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View Full Version : Why aren't we playing today?


UofCSoxFan
08-02-2010, 05:24 PM
Detroit has an off day today after playing a day game in Boston on Sunday. The Sox are also off today after playing at home. My question is why was the makeup game scheduled for tomorrow as part of a Day Night double header instead of just making it a 4 game series over 4 days?

I know there are CBA rules governing how many days in a row a team can play. My understanding is a team can play a maximum of 24 days in a row, in the vent of a makeup game. This number is only 20 days in a row with no makeups.

If the White Sox had played today, that would put them at exactly 24 days in a row, the maximum allowed (from July 23rd through August 15 (off August 16).

If the Tigers had played, they had a rainout on July 23rd, so they would have played everyday from July 24th through August 11, a period of only 19 days. The only thing I can think of is that since the July 23rd "day off" was due to a rainout, this somehow doesn't count as an off day. If that were the case, that would push Detroit to 27 days in a row without an offday, had they played today. This seems a bit dumb to me that a rainout not be considered an off day since it's likely players didn't even warmup. If the point is to have them rested, well mission accomplished.

Anyone know the nuance of this? It just seems to me that both teams would rather play 2 games over 2 days then have to call up another arm for a doubleheader Plus, I don't suspect that Detroit ownership loves burning a home date against a big rival at noon on a Tuesday. They're probalby missing out on at least 15,000 to 20,000 fans because of that.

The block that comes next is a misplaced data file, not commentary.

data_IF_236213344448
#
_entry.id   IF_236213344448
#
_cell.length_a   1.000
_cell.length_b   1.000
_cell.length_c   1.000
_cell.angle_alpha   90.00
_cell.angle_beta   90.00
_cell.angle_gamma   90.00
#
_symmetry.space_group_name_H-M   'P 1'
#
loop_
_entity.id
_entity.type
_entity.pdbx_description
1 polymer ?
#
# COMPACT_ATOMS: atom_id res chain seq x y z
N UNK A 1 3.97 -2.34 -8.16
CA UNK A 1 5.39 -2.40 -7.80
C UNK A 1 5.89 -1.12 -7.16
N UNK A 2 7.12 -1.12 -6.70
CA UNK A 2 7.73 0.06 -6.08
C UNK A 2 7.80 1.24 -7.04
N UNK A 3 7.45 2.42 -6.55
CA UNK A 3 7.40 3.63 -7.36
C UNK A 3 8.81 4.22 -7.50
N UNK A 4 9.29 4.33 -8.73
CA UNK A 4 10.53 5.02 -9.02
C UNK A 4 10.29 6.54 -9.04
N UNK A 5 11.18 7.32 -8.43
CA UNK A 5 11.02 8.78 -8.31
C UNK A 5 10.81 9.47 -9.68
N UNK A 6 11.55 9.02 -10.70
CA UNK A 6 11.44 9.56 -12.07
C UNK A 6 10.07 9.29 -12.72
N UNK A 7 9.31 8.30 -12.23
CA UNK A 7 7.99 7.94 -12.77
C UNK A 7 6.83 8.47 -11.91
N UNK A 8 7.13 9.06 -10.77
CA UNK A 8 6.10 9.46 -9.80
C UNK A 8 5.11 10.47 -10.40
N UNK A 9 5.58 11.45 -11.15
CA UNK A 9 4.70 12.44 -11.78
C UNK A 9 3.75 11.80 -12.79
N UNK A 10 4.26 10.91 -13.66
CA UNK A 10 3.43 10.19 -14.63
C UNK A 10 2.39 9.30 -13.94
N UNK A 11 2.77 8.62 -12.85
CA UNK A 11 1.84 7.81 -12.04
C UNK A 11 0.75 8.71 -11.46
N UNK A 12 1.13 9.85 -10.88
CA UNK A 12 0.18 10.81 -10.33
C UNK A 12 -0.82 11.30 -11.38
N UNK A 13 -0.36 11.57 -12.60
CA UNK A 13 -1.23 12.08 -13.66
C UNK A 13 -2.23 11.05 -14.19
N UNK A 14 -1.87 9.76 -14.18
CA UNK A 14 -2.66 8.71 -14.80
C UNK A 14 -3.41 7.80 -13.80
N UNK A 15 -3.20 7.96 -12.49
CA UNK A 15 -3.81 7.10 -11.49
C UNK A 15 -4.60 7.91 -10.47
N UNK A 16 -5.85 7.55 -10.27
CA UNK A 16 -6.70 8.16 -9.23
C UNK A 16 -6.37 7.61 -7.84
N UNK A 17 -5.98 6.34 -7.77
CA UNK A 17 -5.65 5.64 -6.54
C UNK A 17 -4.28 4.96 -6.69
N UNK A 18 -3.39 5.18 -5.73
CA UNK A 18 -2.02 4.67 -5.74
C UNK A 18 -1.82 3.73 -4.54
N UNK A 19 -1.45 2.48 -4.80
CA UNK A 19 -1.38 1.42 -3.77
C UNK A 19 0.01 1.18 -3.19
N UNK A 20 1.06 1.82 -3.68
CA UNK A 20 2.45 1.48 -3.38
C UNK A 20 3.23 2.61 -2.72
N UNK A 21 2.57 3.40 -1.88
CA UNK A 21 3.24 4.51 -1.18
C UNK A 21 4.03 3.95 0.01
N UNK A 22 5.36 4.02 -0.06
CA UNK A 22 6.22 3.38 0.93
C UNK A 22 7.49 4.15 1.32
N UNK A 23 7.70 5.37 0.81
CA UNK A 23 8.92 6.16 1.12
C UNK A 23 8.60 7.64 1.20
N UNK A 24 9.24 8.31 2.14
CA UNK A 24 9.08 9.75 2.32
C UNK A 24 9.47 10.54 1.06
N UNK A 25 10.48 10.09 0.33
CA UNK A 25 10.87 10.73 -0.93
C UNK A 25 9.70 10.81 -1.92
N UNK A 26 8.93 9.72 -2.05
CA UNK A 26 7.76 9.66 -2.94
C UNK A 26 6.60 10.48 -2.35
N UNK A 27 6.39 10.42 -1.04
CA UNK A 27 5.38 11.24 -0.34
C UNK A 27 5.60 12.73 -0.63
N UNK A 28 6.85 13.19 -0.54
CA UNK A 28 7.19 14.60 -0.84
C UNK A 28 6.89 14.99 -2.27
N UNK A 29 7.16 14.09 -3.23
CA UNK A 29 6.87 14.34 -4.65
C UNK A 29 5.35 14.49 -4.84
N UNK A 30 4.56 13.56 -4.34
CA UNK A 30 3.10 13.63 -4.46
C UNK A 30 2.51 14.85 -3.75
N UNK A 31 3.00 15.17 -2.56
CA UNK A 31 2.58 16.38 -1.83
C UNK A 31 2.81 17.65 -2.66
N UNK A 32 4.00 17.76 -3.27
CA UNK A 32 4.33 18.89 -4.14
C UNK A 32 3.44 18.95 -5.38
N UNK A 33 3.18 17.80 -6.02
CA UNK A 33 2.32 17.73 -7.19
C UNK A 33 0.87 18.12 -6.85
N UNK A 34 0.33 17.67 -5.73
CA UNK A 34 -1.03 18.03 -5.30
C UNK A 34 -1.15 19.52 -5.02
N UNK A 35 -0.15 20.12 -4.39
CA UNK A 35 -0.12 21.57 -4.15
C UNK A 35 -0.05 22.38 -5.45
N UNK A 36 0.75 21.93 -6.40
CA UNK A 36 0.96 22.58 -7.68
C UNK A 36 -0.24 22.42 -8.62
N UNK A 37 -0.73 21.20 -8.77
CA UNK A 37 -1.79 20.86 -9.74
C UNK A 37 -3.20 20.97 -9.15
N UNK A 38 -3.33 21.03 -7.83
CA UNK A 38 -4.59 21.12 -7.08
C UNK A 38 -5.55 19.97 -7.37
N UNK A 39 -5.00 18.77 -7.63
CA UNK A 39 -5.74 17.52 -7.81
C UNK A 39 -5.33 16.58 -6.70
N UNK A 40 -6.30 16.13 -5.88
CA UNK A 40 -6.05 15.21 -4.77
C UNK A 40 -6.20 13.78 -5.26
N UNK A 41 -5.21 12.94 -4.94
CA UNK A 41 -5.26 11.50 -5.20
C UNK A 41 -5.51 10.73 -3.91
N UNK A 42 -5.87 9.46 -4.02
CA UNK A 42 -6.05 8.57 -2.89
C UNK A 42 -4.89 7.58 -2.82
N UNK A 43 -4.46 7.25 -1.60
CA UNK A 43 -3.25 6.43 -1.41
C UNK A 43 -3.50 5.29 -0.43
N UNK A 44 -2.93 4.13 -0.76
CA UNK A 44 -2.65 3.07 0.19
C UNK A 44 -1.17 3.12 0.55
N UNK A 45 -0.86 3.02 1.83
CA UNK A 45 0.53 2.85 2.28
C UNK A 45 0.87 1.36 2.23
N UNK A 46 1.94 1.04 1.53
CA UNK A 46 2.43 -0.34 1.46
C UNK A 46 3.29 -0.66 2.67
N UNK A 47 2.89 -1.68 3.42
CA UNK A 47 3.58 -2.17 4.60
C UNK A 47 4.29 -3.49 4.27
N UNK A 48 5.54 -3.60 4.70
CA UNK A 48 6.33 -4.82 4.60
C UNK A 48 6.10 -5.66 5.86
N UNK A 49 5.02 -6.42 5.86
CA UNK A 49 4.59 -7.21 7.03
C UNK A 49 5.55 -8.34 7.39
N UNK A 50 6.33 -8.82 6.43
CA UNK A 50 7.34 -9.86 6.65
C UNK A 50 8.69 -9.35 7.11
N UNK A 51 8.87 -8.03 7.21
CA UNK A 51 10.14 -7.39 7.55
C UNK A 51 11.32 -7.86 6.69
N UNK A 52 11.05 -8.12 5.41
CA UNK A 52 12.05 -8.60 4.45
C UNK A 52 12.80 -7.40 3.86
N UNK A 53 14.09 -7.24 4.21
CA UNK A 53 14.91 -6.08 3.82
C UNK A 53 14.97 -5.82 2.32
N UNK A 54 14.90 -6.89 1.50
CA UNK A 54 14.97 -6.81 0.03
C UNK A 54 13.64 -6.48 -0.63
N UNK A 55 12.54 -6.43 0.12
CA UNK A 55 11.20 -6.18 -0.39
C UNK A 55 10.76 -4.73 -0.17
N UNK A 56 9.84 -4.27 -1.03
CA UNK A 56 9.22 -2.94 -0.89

Zakath
08-02-2010, 05:40 PM
I would assume that a rainout would still count as a "day of work" for the purposes of the CBA, in that the players had to show up, practice, get ready to play, and then wait to see if the game was going to be called or not.

TDog
08-02-2010, 06:00 PM
It's not a real doubleheader. It's a day-night doubleheader. The players have to consent to that before it can be scheduled. The players also would have had to consent to give up the off day under the circumstances. (I'm not sure if both teams or only one team needed to consent to giving up the off-day based on consecutive days with games.)

Essentially, the players had a choice of playing on Monday or playing two games on Tuesday. I suppose if players rejected both ideas, it would have been possible to have a rule-book doubleheader (two games for one admission with a half-hour between games), but the Tigers might not have had that on the table.

Sam Spade
08-03-2010, 03:14 AM
If the Tigers had played, they had a rainout on July 23rd, so they would have played everyday from July 24th through August 11, a period of only 19 days. The only thing I can think of is that since the July 23rd "day off" was due to a rainout, this somehow doesn't count as an off day. If that were the case, that would push Detroit to 27 days in a row without an offday, had they played today. This seems a bit dumb to me that a rainout not be considered an off day since it's likely players didn't even warmup. If the point is to have them rested, well mission accomplished.
If I had a guess it would be that they had to plan for it taking the 27 days into account. By time the game was rained out, and it was an off day, it was too late for them to change dates.

whitesoxfan
08-03-2010, 10:07 AM
I think the same thing happened for the Tigers doubleheader in Cleveland. They both had Thursday open, yet they elected to play their twinbill on Saturday.